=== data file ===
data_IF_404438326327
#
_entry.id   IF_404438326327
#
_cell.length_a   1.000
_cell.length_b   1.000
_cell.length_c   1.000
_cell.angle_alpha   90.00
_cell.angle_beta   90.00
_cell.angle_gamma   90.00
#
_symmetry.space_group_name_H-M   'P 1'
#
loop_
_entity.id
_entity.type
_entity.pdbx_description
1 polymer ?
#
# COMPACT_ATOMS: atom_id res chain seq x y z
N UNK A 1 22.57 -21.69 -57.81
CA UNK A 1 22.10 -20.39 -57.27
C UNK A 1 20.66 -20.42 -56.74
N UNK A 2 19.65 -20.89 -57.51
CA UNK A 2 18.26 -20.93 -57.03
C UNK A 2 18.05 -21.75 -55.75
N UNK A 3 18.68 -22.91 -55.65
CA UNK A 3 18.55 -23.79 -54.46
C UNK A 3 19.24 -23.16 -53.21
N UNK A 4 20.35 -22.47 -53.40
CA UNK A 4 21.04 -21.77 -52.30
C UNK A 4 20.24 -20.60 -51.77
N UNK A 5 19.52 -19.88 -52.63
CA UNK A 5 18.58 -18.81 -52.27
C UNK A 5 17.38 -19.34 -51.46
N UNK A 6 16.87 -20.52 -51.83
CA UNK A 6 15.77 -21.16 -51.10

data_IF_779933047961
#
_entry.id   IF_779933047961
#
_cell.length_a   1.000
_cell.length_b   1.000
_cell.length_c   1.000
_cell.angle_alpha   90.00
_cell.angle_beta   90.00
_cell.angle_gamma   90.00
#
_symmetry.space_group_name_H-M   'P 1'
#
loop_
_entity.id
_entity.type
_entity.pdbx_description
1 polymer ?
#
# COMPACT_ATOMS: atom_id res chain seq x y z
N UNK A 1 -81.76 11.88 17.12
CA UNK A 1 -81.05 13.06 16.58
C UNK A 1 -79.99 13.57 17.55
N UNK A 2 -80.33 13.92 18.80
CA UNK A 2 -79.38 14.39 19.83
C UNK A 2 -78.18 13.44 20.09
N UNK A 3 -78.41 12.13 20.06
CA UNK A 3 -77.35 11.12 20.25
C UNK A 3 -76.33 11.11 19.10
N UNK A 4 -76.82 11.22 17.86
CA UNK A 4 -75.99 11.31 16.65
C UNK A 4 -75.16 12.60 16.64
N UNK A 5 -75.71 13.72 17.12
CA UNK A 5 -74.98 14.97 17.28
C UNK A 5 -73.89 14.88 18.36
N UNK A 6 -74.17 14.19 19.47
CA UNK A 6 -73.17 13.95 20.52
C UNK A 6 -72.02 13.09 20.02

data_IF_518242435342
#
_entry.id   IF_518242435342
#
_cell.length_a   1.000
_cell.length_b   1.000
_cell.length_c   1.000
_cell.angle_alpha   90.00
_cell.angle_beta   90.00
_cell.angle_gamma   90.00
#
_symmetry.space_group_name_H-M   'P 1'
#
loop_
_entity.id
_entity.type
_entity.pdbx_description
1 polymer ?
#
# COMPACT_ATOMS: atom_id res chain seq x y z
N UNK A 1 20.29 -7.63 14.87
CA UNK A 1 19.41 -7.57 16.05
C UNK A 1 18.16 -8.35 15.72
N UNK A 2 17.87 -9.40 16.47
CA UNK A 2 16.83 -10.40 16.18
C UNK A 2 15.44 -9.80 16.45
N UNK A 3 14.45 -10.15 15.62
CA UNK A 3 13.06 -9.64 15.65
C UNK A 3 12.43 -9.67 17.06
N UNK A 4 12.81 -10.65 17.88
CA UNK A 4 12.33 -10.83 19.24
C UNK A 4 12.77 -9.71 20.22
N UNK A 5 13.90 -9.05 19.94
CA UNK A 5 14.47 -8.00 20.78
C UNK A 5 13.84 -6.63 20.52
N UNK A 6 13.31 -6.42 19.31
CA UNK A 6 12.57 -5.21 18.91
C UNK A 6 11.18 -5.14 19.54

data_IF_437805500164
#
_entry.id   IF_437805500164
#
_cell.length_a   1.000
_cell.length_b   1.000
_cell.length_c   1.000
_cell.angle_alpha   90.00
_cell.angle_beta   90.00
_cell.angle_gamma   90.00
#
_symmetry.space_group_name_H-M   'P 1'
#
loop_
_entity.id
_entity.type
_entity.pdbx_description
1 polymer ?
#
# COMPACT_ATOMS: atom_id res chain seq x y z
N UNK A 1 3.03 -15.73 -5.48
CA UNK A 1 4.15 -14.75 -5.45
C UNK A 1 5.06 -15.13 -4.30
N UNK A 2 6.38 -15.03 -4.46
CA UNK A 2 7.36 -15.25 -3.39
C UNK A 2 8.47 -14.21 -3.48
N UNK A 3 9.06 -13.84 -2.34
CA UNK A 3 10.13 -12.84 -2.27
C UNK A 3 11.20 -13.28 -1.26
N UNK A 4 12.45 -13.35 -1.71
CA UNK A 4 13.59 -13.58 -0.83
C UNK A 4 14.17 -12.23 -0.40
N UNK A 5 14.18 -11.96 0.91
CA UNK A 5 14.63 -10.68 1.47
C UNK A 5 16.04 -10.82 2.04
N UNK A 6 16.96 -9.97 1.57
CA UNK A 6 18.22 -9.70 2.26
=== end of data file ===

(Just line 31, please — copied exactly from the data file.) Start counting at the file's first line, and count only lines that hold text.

CA UNK A 4 21.04 -21.77 -52.30